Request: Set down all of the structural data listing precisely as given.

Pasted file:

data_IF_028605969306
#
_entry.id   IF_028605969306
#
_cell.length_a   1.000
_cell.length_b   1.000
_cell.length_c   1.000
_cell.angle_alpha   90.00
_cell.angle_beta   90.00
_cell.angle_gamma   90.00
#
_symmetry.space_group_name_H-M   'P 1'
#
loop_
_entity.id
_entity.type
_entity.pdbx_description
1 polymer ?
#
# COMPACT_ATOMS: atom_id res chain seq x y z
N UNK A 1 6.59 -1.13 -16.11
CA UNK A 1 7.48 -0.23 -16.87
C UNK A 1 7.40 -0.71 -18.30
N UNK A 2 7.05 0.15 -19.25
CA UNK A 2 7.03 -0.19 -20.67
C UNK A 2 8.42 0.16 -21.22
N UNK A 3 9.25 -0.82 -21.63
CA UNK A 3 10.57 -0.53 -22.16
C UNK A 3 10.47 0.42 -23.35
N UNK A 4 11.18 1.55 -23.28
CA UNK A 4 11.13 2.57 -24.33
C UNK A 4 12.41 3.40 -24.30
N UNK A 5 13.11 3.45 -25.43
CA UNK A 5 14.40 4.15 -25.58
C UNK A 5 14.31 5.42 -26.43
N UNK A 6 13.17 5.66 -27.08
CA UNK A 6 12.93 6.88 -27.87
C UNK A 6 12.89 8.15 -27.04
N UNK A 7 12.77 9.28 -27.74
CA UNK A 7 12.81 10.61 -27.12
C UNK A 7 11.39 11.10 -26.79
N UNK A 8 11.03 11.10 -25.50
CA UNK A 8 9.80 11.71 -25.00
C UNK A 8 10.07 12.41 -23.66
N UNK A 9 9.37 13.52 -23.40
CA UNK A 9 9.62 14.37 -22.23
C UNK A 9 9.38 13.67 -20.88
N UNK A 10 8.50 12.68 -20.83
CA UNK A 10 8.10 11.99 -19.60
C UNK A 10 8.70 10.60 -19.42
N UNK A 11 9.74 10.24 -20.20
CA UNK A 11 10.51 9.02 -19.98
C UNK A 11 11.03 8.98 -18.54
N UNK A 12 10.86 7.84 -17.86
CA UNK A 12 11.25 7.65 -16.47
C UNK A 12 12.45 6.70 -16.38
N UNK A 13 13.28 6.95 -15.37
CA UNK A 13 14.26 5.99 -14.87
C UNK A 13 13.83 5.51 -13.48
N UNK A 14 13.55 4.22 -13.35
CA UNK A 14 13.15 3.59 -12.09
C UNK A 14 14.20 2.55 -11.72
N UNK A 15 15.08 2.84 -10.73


data_IF_028605969306
#
_entry.id   IF_028605969306
#
_cell.length_a   1.000
_cell.length_b   1.000
_cell.length_c   1.000
_cell.angle_alpha   90.00
_cell.angle_beta   90.00
_cell.angle_gamma   90.00
#
_symmetry.space_group_name_H-M   'P 1'
#
loop_
_entity.id
_entity.type
_entity.pdbx_description
1 polymer ?
#
# COMPACT_ATOMS: atom_id res chain seq x y z
N UNK A 1 6.59 -1.13 -16.11
CA UNK A 1 7.48 -0.23 -16.87
C UNK A 1 7.40 -0.71 -18.30
N UNK A 2 7.05 0.15 -19.25
CA UNK A 2 7.03 -0.19 -20.67
C UNK A 2 8.42 0.16 -21.22
N UNK A 3 9.25 -0.82 -21.63
CA UNK A 3 10.57 -0.53 -22.16
C UNK A 3 10.47 0.42 -23.35
N UNK A 4 11.18 1.55 -23.28
CA UNK A 4 11.13 2.57 -24.33
C UNK A 4 12.41 3.40 -24.30
N UNK A 5 13.11 3.45 -25.43
CA UNK A 5 14.40 4.15 -25.58
C UNK A 5 14.31 5.42 -26.43
N UNK A 6 13.17 5.66 -27.08
CA UNK A 6 12.93 6.88 -27.87
C UNK A 6 12.89 8.15 -27.04
N UNK A 7 12.77 9.28 -27.74
CA UNK A 7 12.81 10.61 -27.12
C UNK A 7 11.39 11.10 -26.79
N UNK A 8 11.03 11.10 -25.50
CA UNK A 8 9.80 11.71 -25.00
C UNK A 8 10.07 12.41 -23.66
N UNK A 9 9.37 13.52 -23.40
CA UNK A 9 9.62 14.37 -22.23
C UNK A 9 9.38 13.67 -20.88
N UNK A 10 8.50 12.68 -20.83
CA UNK A 10 8.10 11.99 -19.60
C UNK A 10 8.70 10.60 -19.42
N UNK A 11 9.74 10.24 -20.20
CA UNK A 11 10.51 9.02 -19.98
C UNK A 11 11.03 8.98 -18.54
N UNK A 12 10.86 7.84 -17.86
CA UNK A 12 11.25 7.65 -16.47
C UNK A 12 12.45 6.70 -16.38
N UNK A 13 13.28 6.95 -15.37
CA UNK A 13 14.26 5.99 -14.87
C UNK A 13 13.83 5.51 -13.48
N UNK A 14 13.55 4.22 -13.35
CA UNK A 14 13.15 3.59 -12.09
C UNK A 14 14.20 2.55 -11.72
N UNK A 15 15.08 2.84 -10.73